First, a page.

A pair of US Senators have asked the Centers for Medicare & Medicaid Services to stop the proposed federal staffing rule for nursing homes, saying that “unintended consequences” of the mandate could force the closure of veterans’ facilities. 

US Sens. Kevin Cramer (R-ND) and Angus King, pictured, (I-ME) voiced their concerns in a letter sent Thursday to CMS Administrator Chiquita Brooks-LaSure. The two senators sit on the Senate Veterans Affairs Committee and represent states with significant rural areas.

“Our entire healthcare system is currently grappling with a severe shortage of qualified nurses and caregivers,” the letter states. “We recognize the importance of high-quality service, but as drafted and without revisions, this proposal may have unintended consequences that will close nursing homes.” 

The letter noted that the senators raised similar concerns during a committee hearing June 7, 2023, in which they discussed the “distinct lack of available nurses and the vulnerability of our rural facilities across North Dakota and Maine” with Jonathan Blum, CMS’ principal deputy administrator and chief operating officer.

“These dynamics create additional challenges for our State Veterans’ Homes and community nursing facilities serving veterans,” Thursday’s letter said. “Considering the existing workforce challenges, we noted the potential for any direct staffing standard to inadvertently exacerbate the problem. While we share the agency’s desire to advance policies aimed at improving quality of care for seniors, our rural nursing facilities have limited options to address the lack of clinical staff available in their localities, and the proposed rule will exacerbate the problem.”

The letter is the second public missive Cramer and King have signed asking CMS to stop moving ahead with the staffing rule that calls for a minimum of 3.0 hours of direct care per patient per day with 0.55 hours by a registered nurse and 2.45 hours by a nurse aid. The two senators signed a letter Sept. 29 with 26 of their colleagues reiterating concerns about the damage the mandate could do to facilities and the long-term care industry.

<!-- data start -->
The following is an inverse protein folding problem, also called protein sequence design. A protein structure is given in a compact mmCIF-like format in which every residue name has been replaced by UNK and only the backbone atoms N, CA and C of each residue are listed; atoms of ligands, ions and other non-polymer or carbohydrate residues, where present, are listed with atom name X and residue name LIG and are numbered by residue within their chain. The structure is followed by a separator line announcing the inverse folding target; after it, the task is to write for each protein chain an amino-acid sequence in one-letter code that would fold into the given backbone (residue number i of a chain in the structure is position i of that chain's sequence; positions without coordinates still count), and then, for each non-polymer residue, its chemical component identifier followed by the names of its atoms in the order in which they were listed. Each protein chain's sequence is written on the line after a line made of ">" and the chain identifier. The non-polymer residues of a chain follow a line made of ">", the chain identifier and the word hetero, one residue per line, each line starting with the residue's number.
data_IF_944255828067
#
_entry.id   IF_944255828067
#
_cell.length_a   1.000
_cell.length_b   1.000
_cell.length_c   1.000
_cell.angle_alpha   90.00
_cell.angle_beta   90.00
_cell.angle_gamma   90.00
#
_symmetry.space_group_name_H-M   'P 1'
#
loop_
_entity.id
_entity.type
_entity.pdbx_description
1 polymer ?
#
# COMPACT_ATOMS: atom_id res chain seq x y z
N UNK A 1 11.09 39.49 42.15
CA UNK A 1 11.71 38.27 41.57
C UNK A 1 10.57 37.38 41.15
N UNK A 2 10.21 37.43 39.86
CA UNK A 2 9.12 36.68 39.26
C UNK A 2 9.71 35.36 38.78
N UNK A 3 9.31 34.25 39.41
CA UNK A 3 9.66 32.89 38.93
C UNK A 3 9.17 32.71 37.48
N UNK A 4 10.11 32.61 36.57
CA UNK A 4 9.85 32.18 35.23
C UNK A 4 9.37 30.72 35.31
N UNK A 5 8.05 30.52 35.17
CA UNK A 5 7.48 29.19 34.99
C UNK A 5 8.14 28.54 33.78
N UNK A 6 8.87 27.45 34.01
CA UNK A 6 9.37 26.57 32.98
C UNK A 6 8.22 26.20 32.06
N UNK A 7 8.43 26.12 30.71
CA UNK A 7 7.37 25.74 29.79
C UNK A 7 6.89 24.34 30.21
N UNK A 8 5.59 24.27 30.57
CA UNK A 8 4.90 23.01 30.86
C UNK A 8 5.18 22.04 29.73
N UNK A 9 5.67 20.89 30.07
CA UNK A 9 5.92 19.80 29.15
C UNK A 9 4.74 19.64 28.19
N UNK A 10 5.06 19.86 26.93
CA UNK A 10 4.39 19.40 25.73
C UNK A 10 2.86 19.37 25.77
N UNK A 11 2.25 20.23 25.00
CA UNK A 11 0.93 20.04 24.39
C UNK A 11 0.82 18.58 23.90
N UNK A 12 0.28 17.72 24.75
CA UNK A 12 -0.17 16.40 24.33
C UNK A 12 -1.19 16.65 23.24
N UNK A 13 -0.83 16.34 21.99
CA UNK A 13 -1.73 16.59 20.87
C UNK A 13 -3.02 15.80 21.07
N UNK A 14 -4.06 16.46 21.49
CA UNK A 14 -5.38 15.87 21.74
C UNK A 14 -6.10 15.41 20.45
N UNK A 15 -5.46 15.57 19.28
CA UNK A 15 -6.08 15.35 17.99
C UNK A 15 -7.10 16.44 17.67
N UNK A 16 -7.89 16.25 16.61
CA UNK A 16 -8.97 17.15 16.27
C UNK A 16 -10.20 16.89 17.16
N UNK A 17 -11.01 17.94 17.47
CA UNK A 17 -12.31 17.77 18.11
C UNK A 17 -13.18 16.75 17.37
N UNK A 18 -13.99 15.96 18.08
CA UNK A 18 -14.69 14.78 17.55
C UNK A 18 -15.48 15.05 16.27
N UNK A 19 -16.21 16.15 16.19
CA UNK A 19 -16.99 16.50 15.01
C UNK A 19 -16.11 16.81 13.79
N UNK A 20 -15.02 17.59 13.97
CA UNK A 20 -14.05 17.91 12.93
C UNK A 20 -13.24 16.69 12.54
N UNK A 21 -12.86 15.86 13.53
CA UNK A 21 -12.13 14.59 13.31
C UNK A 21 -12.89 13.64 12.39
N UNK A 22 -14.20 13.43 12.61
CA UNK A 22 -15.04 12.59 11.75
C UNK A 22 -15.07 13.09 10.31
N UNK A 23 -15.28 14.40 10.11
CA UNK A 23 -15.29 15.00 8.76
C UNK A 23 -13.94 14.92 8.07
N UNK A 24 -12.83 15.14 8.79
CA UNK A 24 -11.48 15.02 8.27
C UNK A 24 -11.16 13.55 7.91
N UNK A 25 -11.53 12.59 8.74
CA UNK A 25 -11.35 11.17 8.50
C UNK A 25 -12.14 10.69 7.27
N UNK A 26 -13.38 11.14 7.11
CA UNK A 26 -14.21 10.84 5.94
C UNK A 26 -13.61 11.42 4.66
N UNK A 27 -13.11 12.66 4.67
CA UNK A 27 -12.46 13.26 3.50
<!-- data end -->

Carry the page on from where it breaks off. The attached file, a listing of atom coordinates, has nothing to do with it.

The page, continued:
In addition to concerns about veterans’ facilities, Cramer and King said in their latest communique that they were “disappointed” that CMS did not include hours from licensed practical nurses in the agency’s required care times. 

“Nursing facilities across our states employ a substantial number of LPNs and rely on these professionals to support our veterans and seniors alike,” they wrote. “The decision to discount LPN staffing as part of any staffing minimum requirement appears misguided. We urge the department to reconsider this approach and instead look for a way in which we can promote greater collaboration among all clinical staff for the benefit of facility residents.”

The staffing rule proposal includes two carve-outs for rural facilities that appear to be a nod toward the concerns raised by senators who represent rural states. Nursing homes in rural areas would be given five years (instead of three that others would get) to come into compliance with the mandate and one extra year to meet the proposed 24/7 RN coverage while other facilities would have just two years after the rule is finalized to meet this requirement.

The rule also includes a hardship exemption for facilities that are located at least 20 miles from another long-term care facility, but Cramer and King said that distance “appears to be arbitrarily set.”

“The proposed 20-mile component appears to be arbitrarily set and may prevent needed, temporary relief for long-term care facilities; it is entirely plausible that multiple facilities within a 20-mile radius of one another would need exemptions given regional staffing constraints,” they wrote.

Public comments on the proposed staffing rule are due by Nov. 6. So far, nearly 7,800 comments have been posted on the Federal Register website.